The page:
In addition, such determinism strikes at the heart of free will, which means that you didn't make a free choice to write your letter: it simply happened as a result of the natural, non-mental, processes of your brain and body.
One more note: Those working in artificial intelligence still haven't been able to produce a computer which thinks like a human. If reason were a strictly causal process surely they would have been able to do so already.
4. It is impossible for spiritual substance to interact with physical substance. The Christian God is composed of spiritual substance and the world is material substance. The Christian God created the world. Since creating the world entails spiritual substance interacting with and manipulating physical substance, the Christian God cannot exist. (If spiritual substance can interact with physical substance, then how?)
Why do you believe it is impossible for spiritual substance to interact with physical substance? Some say that such interaction would negate natural laws. But I see no reason to accept this. We can't deny the interaction of the supernatural with the natural just because it complicates matters.
Just how this happens I cannot say. But my limited understanding shouldn't be an impediment to belief. If we have good reasons to believe God exists and created the universe, and there are no objections significant enough to overcome those reasons, then one is justified in believing in God. Because there are other reasons to believe in God, the burden is on you to prove the spiritual cannot interact with the physical.
5. There is no such thing as spiritual substance (Descartes' mind or 'the other realm'); i.e., the soul, the devil, angels, hell etc. (If there is spiritual substance, then I would like to hear some reasons why I should believe that there is such a substance.). My reason for saying that there is no such thing as spiritual substance is due to spiritual substance being unperceivable and non-existent (assuming that to exist is to take up space). In fact, spiritual substance cannot be perceived because human-kind's faculties for perception only gather information from material substance. Since all human faculties are material, they cannot gather information from spiritual substance because the spiritual substance would have to interact with the material faculties; and it is impossible for spiritual substance to interact with physical substance.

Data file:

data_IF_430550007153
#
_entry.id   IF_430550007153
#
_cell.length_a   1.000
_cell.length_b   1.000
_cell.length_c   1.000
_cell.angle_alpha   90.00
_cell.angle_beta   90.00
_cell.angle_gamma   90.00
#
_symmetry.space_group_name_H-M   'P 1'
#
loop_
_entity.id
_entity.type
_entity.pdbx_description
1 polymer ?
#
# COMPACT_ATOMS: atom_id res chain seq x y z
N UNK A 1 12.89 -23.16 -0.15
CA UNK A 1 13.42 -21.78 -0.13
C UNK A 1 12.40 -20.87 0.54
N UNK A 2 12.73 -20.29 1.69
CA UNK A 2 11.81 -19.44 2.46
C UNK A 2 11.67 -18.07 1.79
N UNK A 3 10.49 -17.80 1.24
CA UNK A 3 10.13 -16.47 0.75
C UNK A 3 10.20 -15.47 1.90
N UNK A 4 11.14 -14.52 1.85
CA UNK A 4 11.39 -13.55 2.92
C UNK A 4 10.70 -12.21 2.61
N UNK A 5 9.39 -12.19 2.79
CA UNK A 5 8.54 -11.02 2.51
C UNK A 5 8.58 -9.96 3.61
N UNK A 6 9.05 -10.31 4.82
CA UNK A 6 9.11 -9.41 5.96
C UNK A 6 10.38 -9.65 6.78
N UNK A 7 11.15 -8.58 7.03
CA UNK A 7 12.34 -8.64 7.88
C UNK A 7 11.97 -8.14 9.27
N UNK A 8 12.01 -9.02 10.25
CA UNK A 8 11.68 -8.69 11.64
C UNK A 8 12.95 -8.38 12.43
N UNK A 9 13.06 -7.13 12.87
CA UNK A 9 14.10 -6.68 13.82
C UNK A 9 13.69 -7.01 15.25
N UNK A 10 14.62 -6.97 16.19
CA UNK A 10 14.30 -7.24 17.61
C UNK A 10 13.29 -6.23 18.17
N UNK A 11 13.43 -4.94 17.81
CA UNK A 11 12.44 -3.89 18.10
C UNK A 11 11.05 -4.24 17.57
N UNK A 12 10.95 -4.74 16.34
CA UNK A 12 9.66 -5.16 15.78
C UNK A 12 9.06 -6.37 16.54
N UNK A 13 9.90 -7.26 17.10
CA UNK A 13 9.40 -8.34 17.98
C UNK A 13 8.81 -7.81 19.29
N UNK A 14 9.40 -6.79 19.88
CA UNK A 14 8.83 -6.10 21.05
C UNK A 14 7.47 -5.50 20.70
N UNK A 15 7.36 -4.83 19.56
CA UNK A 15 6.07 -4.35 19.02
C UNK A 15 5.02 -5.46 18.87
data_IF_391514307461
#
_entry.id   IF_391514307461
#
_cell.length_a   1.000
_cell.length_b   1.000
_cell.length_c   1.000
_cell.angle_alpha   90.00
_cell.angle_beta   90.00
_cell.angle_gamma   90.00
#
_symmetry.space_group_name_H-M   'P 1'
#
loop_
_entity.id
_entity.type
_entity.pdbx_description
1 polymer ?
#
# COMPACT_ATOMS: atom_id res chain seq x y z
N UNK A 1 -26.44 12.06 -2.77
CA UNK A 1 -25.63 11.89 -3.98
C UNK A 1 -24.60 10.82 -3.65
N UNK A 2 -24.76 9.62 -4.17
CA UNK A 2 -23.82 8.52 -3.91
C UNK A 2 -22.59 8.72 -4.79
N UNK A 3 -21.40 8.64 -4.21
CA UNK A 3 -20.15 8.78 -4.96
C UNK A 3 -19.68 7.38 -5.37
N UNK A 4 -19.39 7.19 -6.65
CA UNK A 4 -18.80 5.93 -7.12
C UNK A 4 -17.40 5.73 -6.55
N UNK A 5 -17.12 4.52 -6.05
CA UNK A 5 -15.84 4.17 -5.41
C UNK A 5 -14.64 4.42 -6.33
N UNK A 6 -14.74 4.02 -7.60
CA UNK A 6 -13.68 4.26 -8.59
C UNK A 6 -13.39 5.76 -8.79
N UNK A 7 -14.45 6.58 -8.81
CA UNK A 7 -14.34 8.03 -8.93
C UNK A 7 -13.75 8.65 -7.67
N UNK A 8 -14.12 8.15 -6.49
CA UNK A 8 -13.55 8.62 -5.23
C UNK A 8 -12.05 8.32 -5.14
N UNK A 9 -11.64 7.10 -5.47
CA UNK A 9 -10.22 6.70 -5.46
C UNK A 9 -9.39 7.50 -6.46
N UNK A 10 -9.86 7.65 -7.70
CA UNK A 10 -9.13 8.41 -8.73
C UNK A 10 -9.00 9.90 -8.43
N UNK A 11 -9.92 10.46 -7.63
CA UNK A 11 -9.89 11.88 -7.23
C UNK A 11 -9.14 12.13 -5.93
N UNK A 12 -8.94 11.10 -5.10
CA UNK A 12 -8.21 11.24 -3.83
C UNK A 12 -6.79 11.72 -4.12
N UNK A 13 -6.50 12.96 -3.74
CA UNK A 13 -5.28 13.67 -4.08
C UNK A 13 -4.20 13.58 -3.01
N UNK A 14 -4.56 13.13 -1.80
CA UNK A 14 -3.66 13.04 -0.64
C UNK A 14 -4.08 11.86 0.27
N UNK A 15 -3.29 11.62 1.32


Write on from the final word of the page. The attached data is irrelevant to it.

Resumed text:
You (again) make your presuppositions very clear: 1) all existing things take up space, and 2) the spiritual cannot interact with the material. Again, I ask that you present a case for your materialism and for your assumption about the impossibility of spiritual/natural interaction.
Here I have simply tried to respond to your ideas and show where I see weaknesses. For positive arguments to believe, there are numerous resources available. I suggest that you look for copies of C.S Lewis' books Mere Christianity and Miracles. For a study on mind/body dualism from a Christian perspective, see J.P. Moreland, Scaling the Secular City: A Defense of Christianity (Grand Rapids: Baker Books, 1987), chapter 3. Also look through the list of articles on our web site (www.probe.org) under the categories Theology/Apologetics and World View/Philosophy. My articles on atheism and miracles address the issue of naturalism.